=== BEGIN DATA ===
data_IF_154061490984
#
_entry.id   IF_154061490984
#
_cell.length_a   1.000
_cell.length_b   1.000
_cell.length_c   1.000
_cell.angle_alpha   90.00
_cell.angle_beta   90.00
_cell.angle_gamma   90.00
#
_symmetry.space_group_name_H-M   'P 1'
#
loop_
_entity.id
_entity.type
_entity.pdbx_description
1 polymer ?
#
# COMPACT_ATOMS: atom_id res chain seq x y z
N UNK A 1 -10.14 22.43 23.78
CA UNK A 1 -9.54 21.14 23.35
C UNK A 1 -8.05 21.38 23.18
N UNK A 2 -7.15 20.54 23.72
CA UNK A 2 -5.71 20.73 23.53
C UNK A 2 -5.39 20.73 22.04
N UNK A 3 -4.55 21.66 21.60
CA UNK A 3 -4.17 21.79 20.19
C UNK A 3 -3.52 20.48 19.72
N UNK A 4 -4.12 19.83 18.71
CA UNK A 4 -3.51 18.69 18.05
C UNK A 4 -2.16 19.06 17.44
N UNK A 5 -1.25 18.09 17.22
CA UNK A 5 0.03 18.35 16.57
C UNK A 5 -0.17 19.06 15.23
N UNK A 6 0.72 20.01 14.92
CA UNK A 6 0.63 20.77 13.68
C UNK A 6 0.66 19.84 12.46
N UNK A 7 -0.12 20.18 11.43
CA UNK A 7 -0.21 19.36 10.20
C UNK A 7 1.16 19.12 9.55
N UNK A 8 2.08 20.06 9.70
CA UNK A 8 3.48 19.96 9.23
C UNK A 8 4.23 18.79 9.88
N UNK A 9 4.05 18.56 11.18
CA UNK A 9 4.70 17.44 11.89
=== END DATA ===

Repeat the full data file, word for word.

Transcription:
data_IF_154061490984
#
_entry.id   IF_154061490984
#
_cell.length_a   1.000
_cell.length_b   1.000
_cell.length_c   1.000
_cell.angle_alpha   90.00
_cell.angle_beta   90.00
_cell.angle_gamma   90.00
#
_symmetry.space_group_name_H-M   'P 1'
#
loop_
_entity.id
_entity.type
_entity.pdbx_description
1 polymer ?
#
# COMPACT_ATOMS: atom_id res chain seq x y z
N UNK A 1 -10.14 22.43 23.78
CA UNK A 1 -9.54 21.14 23.35
C UNK A 1 -8.05 21.38 23.18
N UNK A 2 -7.15 20.54 23.72
CA UNK A 2 -5.71 20.73 23.53
C UNK A 2 -5.39 20.73 22.04
N UNK A 3 -4.55 21.66 21.60
CA UNK A 3 -4.17 21.79 20.19
C UNK A 3 -3.52 20.48 19.72
N UNK A 4 -4.12 19.83 18.71
CA UNK A 4 -3.51 18.69 18.05
C UNK A 4 -2.16 19.06 17.44
N UNK A 5 -1.25 18.09 17.22
CA UNK A 5 0.03 18.35 16.57
C UNK A 5 -0.17 19.06 15.23
N UNK A 6 0.72 20.01 14.92
CA UNK A 6 0.63 20.77 13.68
C UNK A 6 0.66 19.84 12.46
N UNK A 7 -0.12 20.18 11.43
CA UNK A 7 -0.21 19.36 10.20
C UNK A 7 1.16 19.12 9.55
N UNK A 8 2.08 20.06 9.70
CA UNK A 8 3.48 19.96 9.23
C UNK A 8 4.23 18.79 9.88
N UNK A 9 4.05 18.56 11.18
CA UNK A 9 4.70 17.44 11.89